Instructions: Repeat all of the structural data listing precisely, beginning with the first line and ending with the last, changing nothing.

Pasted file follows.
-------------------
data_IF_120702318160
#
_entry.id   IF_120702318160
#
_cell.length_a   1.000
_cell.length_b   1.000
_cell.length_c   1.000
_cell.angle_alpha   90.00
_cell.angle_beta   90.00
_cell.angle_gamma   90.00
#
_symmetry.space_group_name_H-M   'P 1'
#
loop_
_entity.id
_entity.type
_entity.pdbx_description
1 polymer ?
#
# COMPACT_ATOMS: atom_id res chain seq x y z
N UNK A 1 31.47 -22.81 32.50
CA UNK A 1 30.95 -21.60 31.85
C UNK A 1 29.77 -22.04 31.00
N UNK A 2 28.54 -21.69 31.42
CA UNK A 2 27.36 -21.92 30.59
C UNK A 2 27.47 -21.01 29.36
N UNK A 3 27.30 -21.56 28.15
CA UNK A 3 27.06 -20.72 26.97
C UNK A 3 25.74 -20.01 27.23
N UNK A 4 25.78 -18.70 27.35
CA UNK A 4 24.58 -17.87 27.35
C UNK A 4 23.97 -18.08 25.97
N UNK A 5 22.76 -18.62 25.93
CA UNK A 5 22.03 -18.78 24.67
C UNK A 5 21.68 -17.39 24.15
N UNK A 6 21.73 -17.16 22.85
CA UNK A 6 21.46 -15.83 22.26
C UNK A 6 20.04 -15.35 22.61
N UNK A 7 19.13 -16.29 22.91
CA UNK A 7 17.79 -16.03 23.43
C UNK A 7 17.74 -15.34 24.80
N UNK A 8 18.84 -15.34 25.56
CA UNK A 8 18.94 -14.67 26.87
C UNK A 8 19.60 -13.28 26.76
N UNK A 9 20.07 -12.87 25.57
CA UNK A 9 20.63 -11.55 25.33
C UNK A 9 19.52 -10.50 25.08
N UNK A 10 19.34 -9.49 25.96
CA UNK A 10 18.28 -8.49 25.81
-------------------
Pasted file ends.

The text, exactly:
data_IF_120702318160
#
_entry.id   IF_120702318160
#
_cell.length_a   1.000
_cell.length_b   1.000
_cell.length_c   1.000
_cell.angle_alpha   90.00
_cell.angle_beta   90.00
_cell.angle_gamma   90.00
#
_symmetry.space_group_name_H-M   'P 1'
#
loop_
_entity.id
_entity.type
_entity.pdbx_description
1 polymer ?
#
# COMPACT_ATOMS: atom_id res chain seq x y z
N UNK A 1 31.47 -22.81 32.50
CA UNK A 1 30.95 -21.60 31.85
C UNK A 1 29.77 -22.04 31.00
N UNK A 2 28.54 -21.69 31.42
CA UNK A 2 27.36 -21.92 30.59
C UNK A 2 27.47 -21.01 29.36
N UNK A 3 27.30 -21.56 28.15
CA UNK A 3 27.06 -20.72 26.97
C UNK A 3 25.74 -20.01 27.23
N UNK A 4 25.78 -18.70 27.35
CA UNK A 4 24.58 -17.87 27.35
C UNK A 4 23.97 -18.08 25.97
N UNK A 5 22.76 -18.62 25.93
CA UNK A 5 22.03 -18.78 24.67
C UNK A 5 21.68 -17.39 24.15
N UNK A 6 21.73 -17.16 22.85
CA UNK A 6 21.46 -15.83 22.26
C UNK A 6 20.04 -15.35 22.61
N UNK A 7 19.13 -16.29 22.91
CA UNK A 7 17.79 -16.03 23.43
C UNK A 7 17.74 -15.34 24.80
N UNK A 8 18.84 -15.34 25.56
CA UNK A 8 18.94 -14.67 26.87
C UNK A 8 19.60 -13.28 26.76
N UNK A 9 20.07 -12.87 25.57
CA UNK A 9 20.63 -11.55 25.33
C UNK A 9 19.52 -10.50 25.08
N UNK A 10 19.34 -9.49 25.96
CA UNK A 10 18.28 -8.49 25.81